How to set it up:

  • Create a playing area that measures 35×25 yards.

  • There are two teams of four players.

  • Two goals are made using cones or poles, and are placed five yards in from each end of the pitch.

  • Add a keeper in each goal.

The rules:

  • The players can score in the front or back of the goal.

  • The game is played for a set period of time – 20 minutes.

  • Tell your players that if they are blocked when in front of the goal they need to look to play quickly to the other side and try to score in the back.



Press and drop in tight areas

davidscwnew

This game is about pressing and dropping in tight areas of the pitch. It helps your players’ decision-making skills where overloads are concerned – their judgment of when to press and when to drop during a game, depending on numbers and position on the pitch.

Playing in exercises that have a game structure helps players understand training principles.

How to set it up:

  • This game requires cones and balls.
  • Use two 30×20 yards areas with a gap between of 10 to 20 yards. The bigger the gap, the fitter your players need to be.
  • Two teams – whites and greys – play 4v4 in each area, with a five-yard cone goal at each end but no keepers.

Getting started:

  • Start both 4v4s at the same time, instructing one team when to press high and when to drop back to cover lower down the pitch. Play for five minutes.
  • Now assign numbers – in both boxes whites are 1, 2, 3 and 4. Greys in both boxes are 5, 6, 7 and 8.
  • Returning to the game, when you call out a number the two players who have that number must switch pitches to create overload scenarios.
  • Play for a further five minutes.

Progressing the session:

The players now don’t have numbers, and can play in either box. If greys are winning in one box but losing in the other, players can switch to assist, leaving team mates behind to defend their lead. Play for 10 minutes.

Why this works:

As the players switch pitches they leave and join different overloads, adapting their game in the process. In the progression, the decision of when to support the other team is left to the players. The challenge is very match-like in that respect – when to press and when to drop.



Let the kids take the session

davidscwnewEvery so often at training I like to give my players the reins of the session and see how they create a game.

I know my players love to play games, and I love the fun they get out of it. Not only that but they learn much faster and retain more of what they learn from being actively and closely involved in the session.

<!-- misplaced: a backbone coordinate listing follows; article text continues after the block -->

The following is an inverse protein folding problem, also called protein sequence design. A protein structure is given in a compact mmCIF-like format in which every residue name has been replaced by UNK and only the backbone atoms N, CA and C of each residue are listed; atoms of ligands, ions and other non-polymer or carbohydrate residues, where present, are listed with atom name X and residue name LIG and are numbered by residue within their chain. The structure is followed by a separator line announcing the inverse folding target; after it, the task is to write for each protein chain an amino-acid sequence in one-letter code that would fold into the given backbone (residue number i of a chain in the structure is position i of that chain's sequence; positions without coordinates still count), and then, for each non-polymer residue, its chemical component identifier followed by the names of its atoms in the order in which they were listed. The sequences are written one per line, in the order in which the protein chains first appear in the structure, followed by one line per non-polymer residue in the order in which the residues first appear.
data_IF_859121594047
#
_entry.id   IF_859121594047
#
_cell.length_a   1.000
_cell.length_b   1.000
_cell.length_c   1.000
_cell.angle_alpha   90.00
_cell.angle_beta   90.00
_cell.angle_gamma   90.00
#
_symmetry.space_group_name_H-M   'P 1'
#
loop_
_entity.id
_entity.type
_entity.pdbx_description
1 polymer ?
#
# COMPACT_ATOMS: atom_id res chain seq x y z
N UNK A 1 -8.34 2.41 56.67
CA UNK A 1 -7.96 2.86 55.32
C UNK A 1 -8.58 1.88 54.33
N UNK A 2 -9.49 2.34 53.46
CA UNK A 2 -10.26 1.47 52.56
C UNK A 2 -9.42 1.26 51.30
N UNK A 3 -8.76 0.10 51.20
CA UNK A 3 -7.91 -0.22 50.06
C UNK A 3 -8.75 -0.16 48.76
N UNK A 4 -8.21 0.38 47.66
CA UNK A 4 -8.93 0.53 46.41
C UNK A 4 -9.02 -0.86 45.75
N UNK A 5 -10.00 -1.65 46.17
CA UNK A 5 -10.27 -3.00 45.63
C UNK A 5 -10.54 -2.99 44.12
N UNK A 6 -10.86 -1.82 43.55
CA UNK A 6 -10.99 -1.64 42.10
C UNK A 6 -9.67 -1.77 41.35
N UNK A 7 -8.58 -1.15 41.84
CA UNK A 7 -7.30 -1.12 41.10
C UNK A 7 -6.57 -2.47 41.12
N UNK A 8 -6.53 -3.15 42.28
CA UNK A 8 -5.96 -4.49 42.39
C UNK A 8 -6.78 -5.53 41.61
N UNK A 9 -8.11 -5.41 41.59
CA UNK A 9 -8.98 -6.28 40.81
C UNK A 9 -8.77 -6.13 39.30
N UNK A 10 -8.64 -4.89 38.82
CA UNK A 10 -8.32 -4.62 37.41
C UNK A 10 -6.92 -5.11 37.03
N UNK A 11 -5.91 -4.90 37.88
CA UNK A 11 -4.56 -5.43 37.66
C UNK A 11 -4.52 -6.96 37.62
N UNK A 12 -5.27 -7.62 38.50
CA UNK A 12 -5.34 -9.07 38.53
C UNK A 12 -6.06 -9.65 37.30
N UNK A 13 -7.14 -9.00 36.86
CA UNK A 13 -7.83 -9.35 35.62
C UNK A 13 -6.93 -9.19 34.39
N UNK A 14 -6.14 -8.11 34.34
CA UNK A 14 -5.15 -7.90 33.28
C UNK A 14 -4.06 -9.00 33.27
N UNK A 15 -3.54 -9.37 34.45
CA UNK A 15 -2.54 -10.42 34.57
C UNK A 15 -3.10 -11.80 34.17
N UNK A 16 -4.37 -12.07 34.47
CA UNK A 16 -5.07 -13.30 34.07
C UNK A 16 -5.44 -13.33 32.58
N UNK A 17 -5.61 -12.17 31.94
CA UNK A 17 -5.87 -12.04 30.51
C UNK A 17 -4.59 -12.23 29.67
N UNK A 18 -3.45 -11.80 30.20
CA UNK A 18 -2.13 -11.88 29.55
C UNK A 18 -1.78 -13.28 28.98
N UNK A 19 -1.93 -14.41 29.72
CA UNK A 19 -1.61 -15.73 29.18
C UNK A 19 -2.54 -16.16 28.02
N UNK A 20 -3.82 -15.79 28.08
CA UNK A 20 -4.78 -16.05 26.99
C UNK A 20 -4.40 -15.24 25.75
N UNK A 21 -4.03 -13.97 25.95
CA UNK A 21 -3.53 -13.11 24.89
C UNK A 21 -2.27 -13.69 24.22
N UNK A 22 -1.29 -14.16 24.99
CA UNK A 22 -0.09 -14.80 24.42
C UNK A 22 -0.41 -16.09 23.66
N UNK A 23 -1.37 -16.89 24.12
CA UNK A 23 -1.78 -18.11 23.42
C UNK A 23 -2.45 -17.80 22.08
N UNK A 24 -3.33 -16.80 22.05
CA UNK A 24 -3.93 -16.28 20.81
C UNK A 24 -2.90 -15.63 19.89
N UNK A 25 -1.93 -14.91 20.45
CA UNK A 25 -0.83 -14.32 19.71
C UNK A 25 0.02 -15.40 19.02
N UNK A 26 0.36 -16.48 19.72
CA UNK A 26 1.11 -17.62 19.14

So I involve my players in setting and changing the rules for the session. The more involved they feel, the more they’ll invest, and undoubtedly, the more they will enjoy it. So maybe try something new out at your next training session. For instance, before your players arrive, mark out a pitch and place a ball in the middle. Make sure there are no other balls available.

As your players arrive, stay away from the playing area and tell them to go out and get started on their own.

When there are enough players they will probably organise themselves into teams and will begin a game. Let them play for five minutes and then stop them. Find out what rules they were playing and why. Then set them a couple of challenges that they have to incorporate into the game, such as asking them to win the ball back within 20 seconds of losing it. Only give them a brief outline of the challenge and see how they work it into the game.

Getting them to think about what they can do to make the game more fun makes them feel part of a unit; it offers them a voice. It’s a great bonding element that goes a long way towards developing a team.

If it doesn’t happen the first time you try it don’t give up. Say to a couple of players as they head outside “Why don’t you get a game started?” You’ll probably notice the younger ones organising full-scale games, while the older kids may be perfecting the finer elements.

Let them play the session for a good 20 or 30 minutes, stopping every five minutes for a quick chat about the rules, seeing if your players want to change anything to make the game more fun.

I’d be willing to bet they don’t want the game to stop because they will see it as their own. And I’m sure that empowerment will mean they go home from training with smiles on their faces.